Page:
You’ve got a great app idea. You’re going to make a packet if you can get the design and launch right. You’re excited! But now you’re wondering if you should go for iOS, Android or both. I’ve read a few pieces that say translating an app between operating systems isn’t too hard, but I honestly don’t agree.
The entire development process should be optimised for the operating system, so I don’t agree with “easy translation”. There are tools that can help, but unless your app is very simple, they might not cut the mustard. Develop separately every time. That means more work for you. It isn’t too bad if you’re a veteran at the game, but there are risks.
Both? Maybe not as good as it sounds…
If you launch a buggy app, that’s it for you! You’ve just given yourself a bad name, and you’re going to get all the iffy reviews you deserve and more. So, if you’re testing the waters and aren’t an expert yet choose one platform to begin with. If it works out as well as you hoped, you can look at getting your app properly optimised for other operating systems. One thing at a time – that’s the careful way to go.
Of course, if you’re confident and know what you’re doing, the wider the market you target the faster your app will take off. Weigh the costs, benefits and risks carefully.
iOS first if you’re choosing one
This might sound counter-intuitive. After all, an iPhone doesn’t suit everybody’s budget, and there are way more Android users out there, but I recommend iOS as the place to start. Here’s why:
- It’s easier to launch on iOS.
- It’s not as much of a segmented platform
- Your market is high-end and much less likely to economise on apps. You make more sales, more easily.
- On the same note, some Android users are primarily in it for the phone. iOS, on the other hand, is about the whole experience.
Money speaks in favour of iOS
Not sure if you should believe me? Just look at the leading apps that cornered their iOS market before even thinking about Android. Instagram and Path are just two of them. Almost all the most impressive apps started with iOS.
Need some more facts? Although 71% of smartphone users have Android, 83% of the money spent on apps goes to iOS. If your app is going to be free or supported by advertising only, Android will get you a bigger potential audience, however.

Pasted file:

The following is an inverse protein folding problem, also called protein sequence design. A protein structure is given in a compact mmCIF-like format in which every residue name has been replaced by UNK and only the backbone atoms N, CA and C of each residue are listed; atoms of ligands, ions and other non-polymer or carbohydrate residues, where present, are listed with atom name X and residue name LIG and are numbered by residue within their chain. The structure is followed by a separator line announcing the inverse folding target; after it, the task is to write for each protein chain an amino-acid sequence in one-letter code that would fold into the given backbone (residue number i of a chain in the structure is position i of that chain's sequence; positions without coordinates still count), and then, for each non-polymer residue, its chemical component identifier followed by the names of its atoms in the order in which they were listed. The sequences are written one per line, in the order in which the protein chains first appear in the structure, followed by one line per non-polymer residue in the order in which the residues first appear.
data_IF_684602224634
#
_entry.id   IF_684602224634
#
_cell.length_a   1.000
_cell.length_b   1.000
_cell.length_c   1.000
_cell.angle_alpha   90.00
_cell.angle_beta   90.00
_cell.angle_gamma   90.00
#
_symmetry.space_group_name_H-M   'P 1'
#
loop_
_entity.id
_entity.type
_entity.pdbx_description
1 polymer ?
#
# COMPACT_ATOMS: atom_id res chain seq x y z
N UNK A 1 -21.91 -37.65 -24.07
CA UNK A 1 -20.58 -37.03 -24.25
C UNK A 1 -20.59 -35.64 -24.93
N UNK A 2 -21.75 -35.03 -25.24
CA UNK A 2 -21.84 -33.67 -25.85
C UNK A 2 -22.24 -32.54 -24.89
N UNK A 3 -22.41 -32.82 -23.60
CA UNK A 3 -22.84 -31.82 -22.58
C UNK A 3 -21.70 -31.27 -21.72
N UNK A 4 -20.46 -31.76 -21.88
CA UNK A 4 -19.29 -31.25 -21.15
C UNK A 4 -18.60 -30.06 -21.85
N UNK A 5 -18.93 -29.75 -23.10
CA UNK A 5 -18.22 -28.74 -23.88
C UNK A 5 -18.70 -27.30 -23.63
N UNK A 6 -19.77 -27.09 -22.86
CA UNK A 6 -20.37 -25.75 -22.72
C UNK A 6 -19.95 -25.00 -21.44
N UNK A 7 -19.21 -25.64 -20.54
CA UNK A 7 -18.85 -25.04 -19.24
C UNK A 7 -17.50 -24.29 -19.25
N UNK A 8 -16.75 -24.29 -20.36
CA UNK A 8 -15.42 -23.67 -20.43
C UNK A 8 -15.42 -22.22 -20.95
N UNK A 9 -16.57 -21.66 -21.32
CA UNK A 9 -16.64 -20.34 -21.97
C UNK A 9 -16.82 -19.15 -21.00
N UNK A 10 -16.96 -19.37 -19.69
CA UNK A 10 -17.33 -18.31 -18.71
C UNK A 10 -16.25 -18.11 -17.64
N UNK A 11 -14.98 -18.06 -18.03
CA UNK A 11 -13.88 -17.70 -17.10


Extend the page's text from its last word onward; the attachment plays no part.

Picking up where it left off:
Geography also matters: Africa, Asia and South America are better for Android, but Oceania, Europe and North America’s app market is ruled by iOS – at least if you’re targeting the high-end market.
In-App purchases? Again, iOS makes the most revenue from in-app purchases, once again confirming that this is where the money is!
When Android could be better for you
Although I generally recommend starting out on iOS, there are times when Android is the better choice. I’d say it’s worth considering when:
· You’re targeting a lower-end market or a less affluent geographical area.
· Reach matters more to you than money, and your app is going to be cheap or free.
· There’s no approval time – but don’t think that means you’re going to get your app launched faster – it will take longer in development. Still, some people like this aspect.
When to go the whole hog, and do both simultaneously
I would only recommend this if you have a lot of resources at your disposal. Big, established concerns might want to market an app that’s available to all, fearing alienation from a large part of their market if they focus on iOS.
If you’re still not sure which way to jump, feel free to run your questions past me, and I’ll give you my honest opinion. Although it might sound like I’m just praising iOS, I’m only one of the many. In most instances, it really is the best place to start for apps. In saying that, I do strongly believe if your app has built a strong presence you should be developing on Android as well.
Thanks for reading one of my posts again and I hope it provided you with some value and I hope to see you back next time!
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